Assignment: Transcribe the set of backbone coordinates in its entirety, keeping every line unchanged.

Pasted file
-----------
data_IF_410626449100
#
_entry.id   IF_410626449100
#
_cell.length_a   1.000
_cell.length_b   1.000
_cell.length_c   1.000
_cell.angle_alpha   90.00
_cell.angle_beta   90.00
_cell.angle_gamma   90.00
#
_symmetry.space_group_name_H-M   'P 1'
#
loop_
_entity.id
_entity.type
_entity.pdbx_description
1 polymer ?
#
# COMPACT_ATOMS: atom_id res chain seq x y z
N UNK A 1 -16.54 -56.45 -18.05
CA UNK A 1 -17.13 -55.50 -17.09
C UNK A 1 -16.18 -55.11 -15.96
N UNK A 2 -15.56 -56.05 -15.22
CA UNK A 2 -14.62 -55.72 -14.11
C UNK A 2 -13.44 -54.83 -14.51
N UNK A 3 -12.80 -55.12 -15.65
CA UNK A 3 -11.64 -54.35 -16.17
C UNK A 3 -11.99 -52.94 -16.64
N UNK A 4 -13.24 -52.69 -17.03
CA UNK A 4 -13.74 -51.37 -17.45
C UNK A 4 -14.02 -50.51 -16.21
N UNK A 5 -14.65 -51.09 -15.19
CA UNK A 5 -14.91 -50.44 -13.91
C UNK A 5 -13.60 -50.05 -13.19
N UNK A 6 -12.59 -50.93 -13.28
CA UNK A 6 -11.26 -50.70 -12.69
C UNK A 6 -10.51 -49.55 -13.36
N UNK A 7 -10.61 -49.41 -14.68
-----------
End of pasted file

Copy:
data_IF_410626449100
#
_entry.id   IF_410626449100
#
_cell.length_a   1.000
_cell.length_b   1.000
_cell.length_c   1.000
_cell.angle_alpha   90.00
_cell.angle_beta   90.00
_cell.angle_gamma   90.00
#
_symmetry.space_group_name_H-M   'P 1'
#
loop_
_entity.id
_entity.type
_entity.pdbx_description
1 polymer ?
#
# COMPACT_ATOMS: atom_id res chain seq x y z
N UNK A 1 -16.54 -56.45 -18.05
CA UNK A 1 -17.13 -55.50 -17.09
C UNK A 1 -16.18 -55.11 -15.96
N UNK A 2 -15.56 -56.05 -15.22
CA UNK A 2 -14.62 -55.72 -14.11
C UNK A 2 -13.44 -54.83 -14.51
N UNK A 3 -12.80 -55.12 -15.65
CA UNK A 3 -11.64 -54.35 -16.17
C UNK A 3 -11.99 -52.94 -16.64
N UNK A 4 -13.24 -52.69 -17.03
CA UNK A 4 -13.74 -51.37 -17.45
C UNK A 4 -14.02 -50.51 -16.21
N UNK A 5 -14.65 -51.09 -15.19
CA UNK A 5 -14.91 -50.44 -13.91
C UNK A 5 -13.60 -50.05 -13.19
N UNK A 6 -12.59 -50.93 -13.28
CA UNK A 6 -11.26 -50.70 -12.69
C UNK A 6 -10.51 -49.55 -13.36
N UNK A 7 -10.61 -49.41 -14.68